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Let's Go! - Frequent Questions

Where Are We Now? | Where Are We Going? | Where Do We Want to Be? | How Do We Get There? | Let's Go!

Step Five
Implementation
Bicycle Race

Q. I'm confused! How do Action Plans differ from the Let's Go section of the Green Communities Assistance Kit?

A. Action Plans are those actions that your community needs to act upon to get the community moving on the path to becoming a Green Community. For instance, you can develop action plans for noise control or watershed management or groundwater protection through the development of policies and programs. However, the tools identified in the Let's Go section will provide information on how to put these policies and programs into action. For instance, in Let's Go!, regulatory, technical and financial tools are available to assist in implementing your Action Plans.

Q. We just want to get down to business. Why should we bother with the first four questions?

A. If you're climbing a ladder that's leaning on the wrong wall, you won't get where you expected to! Sometimes an idea or project that looks wonderful will turn out to have unintended consequences. Or maybe it's just not really the most important step to take. Or maybe parts of the community will oppose the project, leading to wasted money and angry feelings that may poison future efforts to cooperate.

Proceeding through the first four questions can ensure that your project will be successful because you'll have community support, a collaborative team, and a clear set of priorities. You might find a new and better way to achieve your vision.

Q. Why do we need community involvement in the implementation phase of our work?

A. Leaders of a Green Community effort need to stay in close contact with the energy of citizens. Implementation can bog down without continuing interest from the larger public. One factor is that funding from elected officials may depend on political support. Grant making organizations often look for evidence of broad and active community support. Also, volunteers can implement many projects themselves. They can leverage small amounts of funding by contributing labor.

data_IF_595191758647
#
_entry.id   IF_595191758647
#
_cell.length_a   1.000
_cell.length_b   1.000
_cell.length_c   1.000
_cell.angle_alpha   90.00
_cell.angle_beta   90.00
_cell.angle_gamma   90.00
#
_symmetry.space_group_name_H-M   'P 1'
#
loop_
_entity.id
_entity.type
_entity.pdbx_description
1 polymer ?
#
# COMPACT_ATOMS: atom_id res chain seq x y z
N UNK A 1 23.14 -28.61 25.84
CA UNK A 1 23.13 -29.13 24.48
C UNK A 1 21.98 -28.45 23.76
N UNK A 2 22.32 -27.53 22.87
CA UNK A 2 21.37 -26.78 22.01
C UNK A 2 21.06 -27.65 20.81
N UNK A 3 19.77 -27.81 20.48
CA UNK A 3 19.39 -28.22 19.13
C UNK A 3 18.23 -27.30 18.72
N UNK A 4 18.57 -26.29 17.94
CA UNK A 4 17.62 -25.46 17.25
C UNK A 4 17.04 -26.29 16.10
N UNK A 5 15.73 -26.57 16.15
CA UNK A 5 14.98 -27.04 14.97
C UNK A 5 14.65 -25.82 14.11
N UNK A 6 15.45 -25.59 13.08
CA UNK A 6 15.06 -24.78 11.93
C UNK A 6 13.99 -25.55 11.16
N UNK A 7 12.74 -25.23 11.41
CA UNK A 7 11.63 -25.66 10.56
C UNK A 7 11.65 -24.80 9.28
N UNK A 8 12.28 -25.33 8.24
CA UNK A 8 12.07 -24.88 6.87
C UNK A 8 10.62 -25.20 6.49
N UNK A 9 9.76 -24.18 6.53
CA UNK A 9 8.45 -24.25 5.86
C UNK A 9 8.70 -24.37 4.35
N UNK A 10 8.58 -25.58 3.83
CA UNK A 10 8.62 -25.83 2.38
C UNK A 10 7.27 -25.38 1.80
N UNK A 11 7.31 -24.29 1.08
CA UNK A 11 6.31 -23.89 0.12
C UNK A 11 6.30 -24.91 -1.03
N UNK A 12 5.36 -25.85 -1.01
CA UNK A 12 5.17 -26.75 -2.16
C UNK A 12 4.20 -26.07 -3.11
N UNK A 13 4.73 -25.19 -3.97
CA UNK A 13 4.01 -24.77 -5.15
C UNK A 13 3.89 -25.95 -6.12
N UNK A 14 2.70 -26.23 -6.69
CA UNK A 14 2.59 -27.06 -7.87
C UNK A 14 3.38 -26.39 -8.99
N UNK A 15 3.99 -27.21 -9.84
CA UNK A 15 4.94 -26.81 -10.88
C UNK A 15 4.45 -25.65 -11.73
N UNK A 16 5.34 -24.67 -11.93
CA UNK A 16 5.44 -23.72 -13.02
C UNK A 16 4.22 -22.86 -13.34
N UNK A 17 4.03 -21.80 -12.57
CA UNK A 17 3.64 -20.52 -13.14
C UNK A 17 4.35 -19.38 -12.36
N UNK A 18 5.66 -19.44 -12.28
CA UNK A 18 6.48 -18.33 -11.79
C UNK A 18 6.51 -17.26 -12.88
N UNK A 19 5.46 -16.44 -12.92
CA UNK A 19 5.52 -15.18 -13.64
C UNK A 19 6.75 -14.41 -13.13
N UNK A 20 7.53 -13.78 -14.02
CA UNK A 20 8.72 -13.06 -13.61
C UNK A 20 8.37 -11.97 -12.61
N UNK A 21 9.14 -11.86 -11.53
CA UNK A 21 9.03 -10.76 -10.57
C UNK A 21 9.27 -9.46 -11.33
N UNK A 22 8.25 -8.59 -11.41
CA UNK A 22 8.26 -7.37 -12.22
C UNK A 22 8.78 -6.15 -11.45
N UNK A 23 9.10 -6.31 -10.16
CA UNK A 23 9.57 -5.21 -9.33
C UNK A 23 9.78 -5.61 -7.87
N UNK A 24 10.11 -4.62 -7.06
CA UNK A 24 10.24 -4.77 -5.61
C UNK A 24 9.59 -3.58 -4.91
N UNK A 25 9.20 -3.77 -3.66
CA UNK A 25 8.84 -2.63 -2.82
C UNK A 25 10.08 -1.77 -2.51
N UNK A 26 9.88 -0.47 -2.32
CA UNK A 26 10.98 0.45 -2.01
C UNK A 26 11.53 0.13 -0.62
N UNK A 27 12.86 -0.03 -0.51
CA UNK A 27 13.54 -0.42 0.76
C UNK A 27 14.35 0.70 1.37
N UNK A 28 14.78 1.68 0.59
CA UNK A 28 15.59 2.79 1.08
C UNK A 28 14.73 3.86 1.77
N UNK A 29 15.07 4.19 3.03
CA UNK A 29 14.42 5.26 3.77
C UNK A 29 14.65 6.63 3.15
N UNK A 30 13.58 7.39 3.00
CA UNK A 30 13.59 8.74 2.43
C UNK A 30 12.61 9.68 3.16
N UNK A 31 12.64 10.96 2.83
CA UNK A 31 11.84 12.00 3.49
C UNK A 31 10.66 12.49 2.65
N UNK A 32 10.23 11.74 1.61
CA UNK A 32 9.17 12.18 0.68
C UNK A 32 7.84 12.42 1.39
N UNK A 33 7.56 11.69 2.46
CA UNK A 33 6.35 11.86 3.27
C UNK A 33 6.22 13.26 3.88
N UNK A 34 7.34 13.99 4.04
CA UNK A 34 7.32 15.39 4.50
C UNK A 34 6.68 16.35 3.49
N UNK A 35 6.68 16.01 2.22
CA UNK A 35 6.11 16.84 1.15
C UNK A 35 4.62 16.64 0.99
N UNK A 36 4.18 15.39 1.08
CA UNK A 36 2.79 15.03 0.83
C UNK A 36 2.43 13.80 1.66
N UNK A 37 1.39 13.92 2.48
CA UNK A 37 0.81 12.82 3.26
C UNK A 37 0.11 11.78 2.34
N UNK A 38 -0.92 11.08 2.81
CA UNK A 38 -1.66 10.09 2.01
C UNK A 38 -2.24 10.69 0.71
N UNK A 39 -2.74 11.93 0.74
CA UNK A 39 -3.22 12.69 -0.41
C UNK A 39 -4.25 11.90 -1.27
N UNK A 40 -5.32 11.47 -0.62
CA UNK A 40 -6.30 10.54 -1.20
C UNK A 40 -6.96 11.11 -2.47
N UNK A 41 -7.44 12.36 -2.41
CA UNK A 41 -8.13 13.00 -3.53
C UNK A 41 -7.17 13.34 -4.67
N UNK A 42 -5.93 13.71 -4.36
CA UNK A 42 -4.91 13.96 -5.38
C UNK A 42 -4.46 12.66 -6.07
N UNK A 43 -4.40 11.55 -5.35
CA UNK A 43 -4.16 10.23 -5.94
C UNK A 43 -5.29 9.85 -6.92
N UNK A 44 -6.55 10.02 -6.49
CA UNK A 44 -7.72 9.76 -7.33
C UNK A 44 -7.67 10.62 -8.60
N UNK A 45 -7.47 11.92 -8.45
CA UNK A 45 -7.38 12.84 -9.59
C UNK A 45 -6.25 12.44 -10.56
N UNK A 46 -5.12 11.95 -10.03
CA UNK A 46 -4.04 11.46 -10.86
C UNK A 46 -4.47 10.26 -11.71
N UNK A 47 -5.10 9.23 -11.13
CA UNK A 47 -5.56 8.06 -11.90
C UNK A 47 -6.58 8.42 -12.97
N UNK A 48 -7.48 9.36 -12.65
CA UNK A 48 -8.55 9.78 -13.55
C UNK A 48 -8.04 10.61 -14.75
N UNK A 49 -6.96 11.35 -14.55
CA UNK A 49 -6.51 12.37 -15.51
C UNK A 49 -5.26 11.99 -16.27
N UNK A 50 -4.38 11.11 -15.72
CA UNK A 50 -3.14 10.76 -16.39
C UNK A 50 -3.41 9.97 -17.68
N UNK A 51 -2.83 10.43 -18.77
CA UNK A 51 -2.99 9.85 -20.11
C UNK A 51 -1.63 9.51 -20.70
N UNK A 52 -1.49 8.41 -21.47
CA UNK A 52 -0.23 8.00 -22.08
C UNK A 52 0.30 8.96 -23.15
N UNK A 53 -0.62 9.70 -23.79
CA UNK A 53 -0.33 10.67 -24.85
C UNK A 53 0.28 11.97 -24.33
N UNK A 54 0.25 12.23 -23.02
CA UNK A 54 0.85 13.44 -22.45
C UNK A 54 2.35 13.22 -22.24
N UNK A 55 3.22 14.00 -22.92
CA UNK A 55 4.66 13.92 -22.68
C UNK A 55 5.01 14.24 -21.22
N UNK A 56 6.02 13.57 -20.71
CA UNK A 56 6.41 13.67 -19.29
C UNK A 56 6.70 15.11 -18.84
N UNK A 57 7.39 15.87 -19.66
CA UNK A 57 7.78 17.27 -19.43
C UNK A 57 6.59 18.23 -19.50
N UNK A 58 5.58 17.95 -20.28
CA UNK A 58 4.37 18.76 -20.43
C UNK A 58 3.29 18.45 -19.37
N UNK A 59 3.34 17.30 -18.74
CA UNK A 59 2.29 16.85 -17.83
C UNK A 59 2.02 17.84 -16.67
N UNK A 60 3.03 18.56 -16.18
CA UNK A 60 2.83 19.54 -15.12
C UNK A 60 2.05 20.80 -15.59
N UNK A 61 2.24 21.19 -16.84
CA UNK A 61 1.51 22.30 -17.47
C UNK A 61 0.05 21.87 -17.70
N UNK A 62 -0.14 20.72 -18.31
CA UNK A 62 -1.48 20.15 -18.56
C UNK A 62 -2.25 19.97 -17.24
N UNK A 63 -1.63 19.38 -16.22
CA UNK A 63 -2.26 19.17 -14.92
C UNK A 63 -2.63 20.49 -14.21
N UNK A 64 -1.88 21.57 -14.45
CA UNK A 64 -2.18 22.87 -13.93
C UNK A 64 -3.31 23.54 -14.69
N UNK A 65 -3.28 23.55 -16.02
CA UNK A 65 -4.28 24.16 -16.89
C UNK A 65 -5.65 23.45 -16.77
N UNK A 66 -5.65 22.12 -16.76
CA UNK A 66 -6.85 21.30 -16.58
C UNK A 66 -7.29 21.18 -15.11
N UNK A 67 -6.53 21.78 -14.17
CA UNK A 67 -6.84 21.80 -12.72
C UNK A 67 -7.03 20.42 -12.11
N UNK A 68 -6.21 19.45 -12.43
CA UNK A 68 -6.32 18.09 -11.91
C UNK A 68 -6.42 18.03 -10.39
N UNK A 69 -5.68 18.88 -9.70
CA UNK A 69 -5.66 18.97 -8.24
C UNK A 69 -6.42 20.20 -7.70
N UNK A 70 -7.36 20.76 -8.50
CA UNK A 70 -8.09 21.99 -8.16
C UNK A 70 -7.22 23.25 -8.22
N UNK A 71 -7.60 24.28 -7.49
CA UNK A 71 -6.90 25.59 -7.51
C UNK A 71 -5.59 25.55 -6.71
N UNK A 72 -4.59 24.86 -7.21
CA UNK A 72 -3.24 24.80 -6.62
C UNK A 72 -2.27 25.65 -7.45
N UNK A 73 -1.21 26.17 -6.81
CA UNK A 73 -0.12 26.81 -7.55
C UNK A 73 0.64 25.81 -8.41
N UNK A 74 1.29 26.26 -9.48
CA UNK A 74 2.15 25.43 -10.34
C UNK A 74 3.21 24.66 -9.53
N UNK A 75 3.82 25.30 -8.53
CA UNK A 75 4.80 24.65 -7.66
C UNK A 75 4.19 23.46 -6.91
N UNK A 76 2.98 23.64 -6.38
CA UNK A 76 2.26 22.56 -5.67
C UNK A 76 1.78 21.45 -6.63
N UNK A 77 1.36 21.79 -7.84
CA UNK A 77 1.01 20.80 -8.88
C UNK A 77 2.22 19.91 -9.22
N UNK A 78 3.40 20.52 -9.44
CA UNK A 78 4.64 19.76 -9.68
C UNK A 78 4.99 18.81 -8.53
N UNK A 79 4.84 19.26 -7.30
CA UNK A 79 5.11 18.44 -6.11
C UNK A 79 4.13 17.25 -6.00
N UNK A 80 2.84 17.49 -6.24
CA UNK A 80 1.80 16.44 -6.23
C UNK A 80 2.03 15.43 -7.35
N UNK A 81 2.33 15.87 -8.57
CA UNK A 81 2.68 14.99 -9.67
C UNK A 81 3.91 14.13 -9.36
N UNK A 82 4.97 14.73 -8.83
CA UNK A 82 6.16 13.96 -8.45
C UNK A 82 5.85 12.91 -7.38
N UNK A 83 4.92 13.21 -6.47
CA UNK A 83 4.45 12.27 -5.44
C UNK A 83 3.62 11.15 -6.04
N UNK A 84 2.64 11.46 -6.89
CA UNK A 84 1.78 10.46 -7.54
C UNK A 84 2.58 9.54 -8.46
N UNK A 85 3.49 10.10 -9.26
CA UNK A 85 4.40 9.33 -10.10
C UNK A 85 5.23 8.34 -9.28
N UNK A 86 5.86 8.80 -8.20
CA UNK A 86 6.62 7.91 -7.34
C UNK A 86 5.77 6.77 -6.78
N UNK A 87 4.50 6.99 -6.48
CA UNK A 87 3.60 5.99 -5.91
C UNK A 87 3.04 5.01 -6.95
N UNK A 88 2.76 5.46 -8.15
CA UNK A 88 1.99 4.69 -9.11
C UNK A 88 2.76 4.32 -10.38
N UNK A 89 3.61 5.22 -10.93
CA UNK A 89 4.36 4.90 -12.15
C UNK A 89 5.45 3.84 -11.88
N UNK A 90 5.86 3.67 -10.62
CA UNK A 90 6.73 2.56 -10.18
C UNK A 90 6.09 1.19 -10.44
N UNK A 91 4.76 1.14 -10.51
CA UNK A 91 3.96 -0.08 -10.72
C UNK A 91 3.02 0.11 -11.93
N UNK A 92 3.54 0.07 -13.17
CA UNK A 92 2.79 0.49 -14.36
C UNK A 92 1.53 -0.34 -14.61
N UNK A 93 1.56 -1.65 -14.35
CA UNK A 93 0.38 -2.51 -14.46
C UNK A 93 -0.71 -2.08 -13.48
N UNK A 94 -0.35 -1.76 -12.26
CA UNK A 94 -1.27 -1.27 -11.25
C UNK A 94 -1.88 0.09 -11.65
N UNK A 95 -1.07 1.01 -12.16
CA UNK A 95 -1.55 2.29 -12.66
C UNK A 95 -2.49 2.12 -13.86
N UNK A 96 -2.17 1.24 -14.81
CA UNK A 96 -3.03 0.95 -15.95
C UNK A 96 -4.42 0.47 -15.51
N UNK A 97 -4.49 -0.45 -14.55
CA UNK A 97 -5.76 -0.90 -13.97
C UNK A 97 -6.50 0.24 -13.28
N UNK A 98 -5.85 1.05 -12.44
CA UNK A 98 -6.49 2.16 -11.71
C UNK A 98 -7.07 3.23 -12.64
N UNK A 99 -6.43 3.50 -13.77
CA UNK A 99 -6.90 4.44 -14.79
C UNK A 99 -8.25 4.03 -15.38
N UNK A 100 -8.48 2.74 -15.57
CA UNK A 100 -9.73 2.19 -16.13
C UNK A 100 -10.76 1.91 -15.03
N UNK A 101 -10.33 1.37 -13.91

Green Community and other visioning projects often start with a small group of innovative citizens. Some of the group will eventually move on to other interests and projects. If the projects in your implementation plan are to continue, new leaders must appear. An investment in building a network of supporters can pay off in long-term success.

Q. Tracking the progress of a myriad of projects seems monumental. What's the best way to do this? Should we hire somebody to act as a point of contact?

A. Many communities do designate or hire a person to manage the overall implementation phase. Here again is an example of how broad community participation can pay off. There may be someone in your community with excellent organizational and managements skills - that person may be looking for a role to play. Why not ask? It is also important to let the public know of your projects and their progress. Periodic news items in the local paper will keep the support high and will encourage others to participate.

Q. How should we handle belated complaints by citizens: those who have just gotten involved now that they're seeing things happening in the community?

A. It is inherent in any action-based process that there will be differences of opinions as to how things should proceed. However, it may be helpful to have a summary of actions to date which describes how and why they relate to the overall process.

Q. Where can we get copies of zoning ordinances that other towns have adopted that have worked well?

A. The resource sections of the Green Communities Assistance Kit provide model ordinances and case studies from other communities throughout the country. Additional information can be found through land trusts and planning associations.

Q. How can we accommodate the views and desires of new people who move into the community?